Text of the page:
One Gray Day
A Poem by Rema MacLean:
She awoke at 4 a.m., long before dawn. The weather report was calling for rain all day today so she knew this wouldn’t be a good day. I better get out of the bed and get some things done while I can, she said to herself. Once the weather hits I’ll be no good for anything. Off to the kitchen, she went and started by making herself a cup of tea. I should probably get these dishes out of the way soon she thought. She enjoyed her first few sips of tea and ran the water in the sink to start the dishes. As she reached to get the dish soap she clumsily knocked over her full cup of tea. Here I go already she thought to herself, my coordination is already out of whack. She headed to the closet to grab the mop before the spill spread all over the kitchen floor and realized she had almost knocked a picture off the wall with the mop. Take your time, she reminded herself or you’ll just keep making more messes as you go along. She started the process of making another cup of tea all over again and managed to get through it without spilling more. Let me just make sure I keep this cup out of the way this time she chuckled to herself.
As the day continues
By the time she'd gotten through the few dishes, she knew from the tension now building in her neck that an attack was definitely on its way. Advil, she thought, I better get one in right away. With that thought in mind, she wobbled over to the window to open the blinds. She was curious to confirm whether what was happening in her body was reflected in the sky. She was pretty sure she knew before she got there. She scanned the dull gray sky that was filled with the promise of rain and recoiled when her eyes came across a small patch of white haze that made her shudder. Advil, she thought again, did I take that Advil? By now her cognitive skills are starting to be affected and she has no idea. Oh no, she says to herself, I better take a Tylenol instead just in case I’ve already taken that Advil.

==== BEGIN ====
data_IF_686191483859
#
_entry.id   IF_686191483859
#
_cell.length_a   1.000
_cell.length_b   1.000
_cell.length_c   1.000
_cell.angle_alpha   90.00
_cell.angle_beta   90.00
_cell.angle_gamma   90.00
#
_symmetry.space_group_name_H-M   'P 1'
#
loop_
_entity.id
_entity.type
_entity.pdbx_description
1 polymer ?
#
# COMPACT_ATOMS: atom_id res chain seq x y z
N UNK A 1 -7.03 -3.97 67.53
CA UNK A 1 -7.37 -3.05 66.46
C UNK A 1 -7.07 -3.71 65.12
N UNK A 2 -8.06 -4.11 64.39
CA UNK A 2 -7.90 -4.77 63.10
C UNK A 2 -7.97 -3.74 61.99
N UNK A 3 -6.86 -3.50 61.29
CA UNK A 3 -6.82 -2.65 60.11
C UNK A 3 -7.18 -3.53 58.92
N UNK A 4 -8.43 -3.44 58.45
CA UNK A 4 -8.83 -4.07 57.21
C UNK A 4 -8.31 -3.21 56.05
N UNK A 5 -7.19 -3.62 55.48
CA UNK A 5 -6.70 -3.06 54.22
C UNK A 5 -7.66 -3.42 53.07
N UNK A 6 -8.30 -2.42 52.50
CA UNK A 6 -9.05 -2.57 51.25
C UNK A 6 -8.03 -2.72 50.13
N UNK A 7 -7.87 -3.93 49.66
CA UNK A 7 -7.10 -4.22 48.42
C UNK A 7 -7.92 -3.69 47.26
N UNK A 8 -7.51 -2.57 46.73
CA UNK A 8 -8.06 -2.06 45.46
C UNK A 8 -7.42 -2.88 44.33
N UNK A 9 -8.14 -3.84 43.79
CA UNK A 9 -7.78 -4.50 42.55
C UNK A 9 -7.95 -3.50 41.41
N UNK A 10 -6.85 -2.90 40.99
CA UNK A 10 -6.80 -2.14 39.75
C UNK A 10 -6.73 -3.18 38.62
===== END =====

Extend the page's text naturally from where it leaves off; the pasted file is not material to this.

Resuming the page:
The dreaded feeling
Not today she says to herself. Why today? Anxiety and guilt starts to well up in her as she knows she’s supposed to watch her grandkids later that afternoon. Maybe it won’t be so bad and I can ride this out she says to herself with hopefulness that quickly fades as she feels the knot in her neck tighten and begin to radiate outward toward her head and shoulders. She feels an urgency now to get something in her stomach as mild nausea starts to creep in. She scans the inside of her refrigerator quickly and her eyes land on the container of pea soup she had made the day before. Bless you, pea soup she thought to herself, you’re my savior right now. She poured herself a mug and popped it into the microwave. She cringes at the insufferable beep of the stupid microwave. Why do the manufacturers think we need this additional noise she muses to herself, are we all so stupid that we don’t know to open the microwave when it’s done cooking? She’s starting to feel the room spinning now and decides to take her soup and piece of toast to her room as she’s now gone to the point where it’s time to go back to bed. As she walks past her roommate's bedroom door there’s the distinct waft of cologne or aftershave seeping into the hallway. She feels a fresh wave of nausea running through her gut now.
A short prayer
Dear God she says to herself, what is so difficult to understand about not using scented products in this house. I’ve even gone so far as to post signs. As she sits in bed enjoying the salty taste of her soup her over-sensitive ears keep picking up all the sounds of the waking neighborhood. Each dinging of someone’s key in their ignition, the little yappy dog down the road, the neighbors pinging phone through his open window, all bringing a fresh assault on her nervous system as she cringes at every sound. Her head is now pounding heavily. She’s almost grateful for the fatigue that is now taking over her body as she hopes she will be able to fall asleep and escape her hell. As she snuggles down under the covers she imagines the heavy weight of what she envisions as a now black sky, pressing down on her and causing her limbs to feel like lead. Finally, she can hear the soft sound of raindrops on the windows. The comforting sound lulls her off into a blissful doze and she feels like she’s floating on water. Sleep, blissful sleep.
Have you taken our Migraine In America Survey yet?